CFN Projection: Fifth Round

18. Jamell Fleming, Oklahoma 5-11, 206  
The tools are good enough to go along with the size to be tried out in a variety of roles. The 4.53 40 at the Combine wasn’t good, but he’s been timed under 4.5 in workouts, cranked out 23 reps on the bench, and flew around the cones in Indy. Smart and instinctive, he manages to sniff out plays and he does good things when he gets to the ball-carrier. While he has decent size, he’s not the best of tacklers and he tends to stay blocked too easily. The speed is there, but he’s not necessarily a shut-down corner in man coverage and will have to be in the right system. As long as he’s surrounded by hitters, he’ll be productive.
CFN Projection: Fourth Round

19. Robert Blanton, Notre Dame 6-1, 208
Is he a corner or a safety? Corner is his natural position, but the 4.69 40 might make him a free safety from the start. However, he only came up with 12 reps on the bench at the Combine. No, he’s not great in the weight room, but he beats up receivers and he’s not afraid to get his nose dirty. While he doesn’t have the best of tools, he’s a good athlete and he’s quicker than fast when he has to deal with the speed receivers. Can he be a better pro than a collegian? He was okay for the Irish, but he was never really a standout star, more functional than special. With his smarts and his skills he can eventually become a good nickel back, but he’ll be tried out at corner early on.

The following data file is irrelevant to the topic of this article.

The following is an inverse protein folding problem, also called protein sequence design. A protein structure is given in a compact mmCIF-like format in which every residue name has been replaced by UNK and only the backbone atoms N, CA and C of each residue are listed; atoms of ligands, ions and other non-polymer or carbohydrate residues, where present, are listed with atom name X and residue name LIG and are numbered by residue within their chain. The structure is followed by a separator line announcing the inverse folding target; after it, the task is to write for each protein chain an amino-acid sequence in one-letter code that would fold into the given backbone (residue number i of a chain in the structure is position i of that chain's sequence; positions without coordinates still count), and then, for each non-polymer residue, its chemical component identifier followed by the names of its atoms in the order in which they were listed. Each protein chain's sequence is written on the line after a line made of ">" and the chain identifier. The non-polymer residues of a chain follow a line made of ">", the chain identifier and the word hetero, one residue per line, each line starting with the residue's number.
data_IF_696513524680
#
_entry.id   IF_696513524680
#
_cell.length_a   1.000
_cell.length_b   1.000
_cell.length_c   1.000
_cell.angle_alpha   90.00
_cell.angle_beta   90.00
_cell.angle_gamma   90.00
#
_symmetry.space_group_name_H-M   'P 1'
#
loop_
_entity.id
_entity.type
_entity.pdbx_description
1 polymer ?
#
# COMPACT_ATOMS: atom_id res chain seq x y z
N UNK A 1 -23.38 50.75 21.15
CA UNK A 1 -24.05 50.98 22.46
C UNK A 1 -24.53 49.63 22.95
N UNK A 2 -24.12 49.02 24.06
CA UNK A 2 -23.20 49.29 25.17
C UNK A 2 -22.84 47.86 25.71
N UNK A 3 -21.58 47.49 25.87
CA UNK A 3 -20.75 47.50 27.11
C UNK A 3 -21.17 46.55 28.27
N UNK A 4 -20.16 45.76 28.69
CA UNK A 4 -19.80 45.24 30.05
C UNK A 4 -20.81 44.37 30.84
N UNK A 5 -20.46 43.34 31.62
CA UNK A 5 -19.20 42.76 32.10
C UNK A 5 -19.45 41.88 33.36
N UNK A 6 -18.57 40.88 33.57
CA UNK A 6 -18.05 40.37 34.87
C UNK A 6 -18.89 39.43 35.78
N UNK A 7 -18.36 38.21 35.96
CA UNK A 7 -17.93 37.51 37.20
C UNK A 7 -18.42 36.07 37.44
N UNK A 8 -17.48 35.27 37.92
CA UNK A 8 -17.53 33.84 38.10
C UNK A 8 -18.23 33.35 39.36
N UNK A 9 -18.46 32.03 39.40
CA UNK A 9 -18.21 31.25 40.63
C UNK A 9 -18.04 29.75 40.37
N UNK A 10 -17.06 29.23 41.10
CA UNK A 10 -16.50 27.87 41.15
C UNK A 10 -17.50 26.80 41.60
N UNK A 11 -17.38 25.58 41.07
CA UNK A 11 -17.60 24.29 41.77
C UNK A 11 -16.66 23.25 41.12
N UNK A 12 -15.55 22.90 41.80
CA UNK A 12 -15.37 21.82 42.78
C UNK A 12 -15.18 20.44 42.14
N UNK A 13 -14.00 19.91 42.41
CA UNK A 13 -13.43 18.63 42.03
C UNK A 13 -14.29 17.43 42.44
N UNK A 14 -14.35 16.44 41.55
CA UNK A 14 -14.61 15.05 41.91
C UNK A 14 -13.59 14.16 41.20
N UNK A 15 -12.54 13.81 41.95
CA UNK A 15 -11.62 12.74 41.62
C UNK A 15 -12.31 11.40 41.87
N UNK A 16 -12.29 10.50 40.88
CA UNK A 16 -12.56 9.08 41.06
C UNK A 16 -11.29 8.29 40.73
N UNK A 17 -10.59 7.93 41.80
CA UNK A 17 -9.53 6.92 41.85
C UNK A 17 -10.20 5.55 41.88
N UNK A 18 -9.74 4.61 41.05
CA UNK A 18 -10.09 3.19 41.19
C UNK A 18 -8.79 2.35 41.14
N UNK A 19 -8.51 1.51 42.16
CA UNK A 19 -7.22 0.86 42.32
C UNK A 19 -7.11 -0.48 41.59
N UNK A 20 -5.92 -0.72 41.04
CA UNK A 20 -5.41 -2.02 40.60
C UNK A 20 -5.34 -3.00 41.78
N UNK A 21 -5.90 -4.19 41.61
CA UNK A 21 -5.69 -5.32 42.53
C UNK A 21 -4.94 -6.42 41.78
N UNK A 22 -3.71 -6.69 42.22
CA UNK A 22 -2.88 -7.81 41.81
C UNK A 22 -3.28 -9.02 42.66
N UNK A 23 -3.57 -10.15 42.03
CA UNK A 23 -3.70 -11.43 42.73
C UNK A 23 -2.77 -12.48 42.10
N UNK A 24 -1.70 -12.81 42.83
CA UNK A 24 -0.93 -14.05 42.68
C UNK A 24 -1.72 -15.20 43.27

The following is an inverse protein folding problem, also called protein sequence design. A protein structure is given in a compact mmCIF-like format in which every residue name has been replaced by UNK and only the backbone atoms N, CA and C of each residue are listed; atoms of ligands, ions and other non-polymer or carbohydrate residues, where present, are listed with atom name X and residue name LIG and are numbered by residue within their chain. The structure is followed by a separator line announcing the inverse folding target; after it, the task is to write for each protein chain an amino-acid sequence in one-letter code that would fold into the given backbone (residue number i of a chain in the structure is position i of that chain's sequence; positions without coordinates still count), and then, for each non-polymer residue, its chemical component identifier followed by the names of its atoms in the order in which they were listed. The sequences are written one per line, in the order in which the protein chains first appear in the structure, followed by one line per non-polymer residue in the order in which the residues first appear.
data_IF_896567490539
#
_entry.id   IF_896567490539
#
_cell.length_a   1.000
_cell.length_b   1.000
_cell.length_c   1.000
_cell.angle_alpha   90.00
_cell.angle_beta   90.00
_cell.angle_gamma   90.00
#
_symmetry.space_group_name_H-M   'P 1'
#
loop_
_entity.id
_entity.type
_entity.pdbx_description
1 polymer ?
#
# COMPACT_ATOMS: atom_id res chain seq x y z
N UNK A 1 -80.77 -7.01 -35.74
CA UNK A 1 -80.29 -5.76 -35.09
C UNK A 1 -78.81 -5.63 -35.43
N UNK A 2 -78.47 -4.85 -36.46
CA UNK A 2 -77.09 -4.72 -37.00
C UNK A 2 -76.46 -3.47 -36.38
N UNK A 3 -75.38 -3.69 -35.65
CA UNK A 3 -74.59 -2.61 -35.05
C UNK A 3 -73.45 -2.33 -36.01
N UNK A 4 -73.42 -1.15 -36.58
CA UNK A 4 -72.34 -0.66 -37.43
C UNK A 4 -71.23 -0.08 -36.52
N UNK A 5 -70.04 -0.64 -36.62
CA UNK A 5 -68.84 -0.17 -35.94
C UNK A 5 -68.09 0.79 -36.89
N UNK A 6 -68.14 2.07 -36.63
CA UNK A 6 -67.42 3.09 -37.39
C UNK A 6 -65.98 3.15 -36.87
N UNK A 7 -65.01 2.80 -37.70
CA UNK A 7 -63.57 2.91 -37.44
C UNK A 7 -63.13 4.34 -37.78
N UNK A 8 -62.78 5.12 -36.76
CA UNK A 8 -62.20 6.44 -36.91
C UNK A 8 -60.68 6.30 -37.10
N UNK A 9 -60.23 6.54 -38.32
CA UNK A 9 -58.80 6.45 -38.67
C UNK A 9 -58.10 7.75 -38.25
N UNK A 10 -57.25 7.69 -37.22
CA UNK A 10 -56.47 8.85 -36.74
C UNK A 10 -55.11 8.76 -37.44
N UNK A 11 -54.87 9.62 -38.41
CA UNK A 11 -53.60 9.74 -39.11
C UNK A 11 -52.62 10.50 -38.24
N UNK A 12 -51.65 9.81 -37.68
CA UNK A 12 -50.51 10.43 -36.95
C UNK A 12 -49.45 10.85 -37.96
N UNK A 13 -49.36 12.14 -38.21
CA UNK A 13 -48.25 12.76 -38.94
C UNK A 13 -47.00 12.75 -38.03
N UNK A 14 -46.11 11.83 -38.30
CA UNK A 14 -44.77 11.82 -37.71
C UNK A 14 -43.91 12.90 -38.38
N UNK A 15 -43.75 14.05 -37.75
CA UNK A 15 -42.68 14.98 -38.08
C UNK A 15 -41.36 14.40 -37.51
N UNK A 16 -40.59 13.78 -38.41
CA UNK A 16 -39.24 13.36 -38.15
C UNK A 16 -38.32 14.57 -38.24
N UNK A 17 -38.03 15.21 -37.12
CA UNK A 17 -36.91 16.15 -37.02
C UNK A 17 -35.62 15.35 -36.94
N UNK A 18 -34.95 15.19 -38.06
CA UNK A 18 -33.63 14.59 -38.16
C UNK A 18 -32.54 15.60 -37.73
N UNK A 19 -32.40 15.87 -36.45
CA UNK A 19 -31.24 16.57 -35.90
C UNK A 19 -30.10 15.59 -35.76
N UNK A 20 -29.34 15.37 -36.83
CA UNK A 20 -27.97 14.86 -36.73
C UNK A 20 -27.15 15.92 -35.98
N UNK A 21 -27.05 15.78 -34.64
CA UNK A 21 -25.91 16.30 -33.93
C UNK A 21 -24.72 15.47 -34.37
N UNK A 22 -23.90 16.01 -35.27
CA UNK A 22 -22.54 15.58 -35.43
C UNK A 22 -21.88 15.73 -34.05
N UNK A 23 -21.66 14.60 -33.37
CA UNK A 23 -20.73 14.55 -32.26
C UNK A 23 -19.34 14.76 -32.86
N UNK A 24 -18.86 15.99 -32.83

CFN Projection: Fifth Round

20. Cliff Harris, Oregon (Jr.) 5-11, 175
A terrific college player when he was able to get on the field, he has a slew of blazing red flags that might make him undraftable on some boards. The knucklehead streak is his biggest problem, getting nailed for a variety of issues and didn’t take advantage of chance after chances. His character concerns are one thing, but the 4.63 40 time was absolutely disastrous to his draft stock. Considering he’s a rail-thin 175 pounds on a 5-11 frame, he has to play faster than he timed. A tremendous special teamer and return man at Oregon, and a difference maker in the secondary, his tape is great and will be a good late round, no-second-chance flier.
CFN Projection: Fifth Round

21. Charles Brown, North Carolina 5-9, 202
If he makes it, it’ll be as much for his punt return skills as his defensive abilities. A 4.6 runner, he’s much quicker than fast and he’s able to cut on a dime. What he’s not able to do is blaze away with the speed receivers and can’t lock down on an NFL No. 1 target. Some who don’t do their homework will have concerns about his character after issues with his academics and after being suspended for a stretch, but he’s not known for being a bad guy. A swing backup, he’ll be used as a reserve nickel back and corner, and if he can show he can be a special teams star, he’ll stick.
CFN Projection: Fifth Round

22. Donnie Fletcher, Boston College 6-0, 201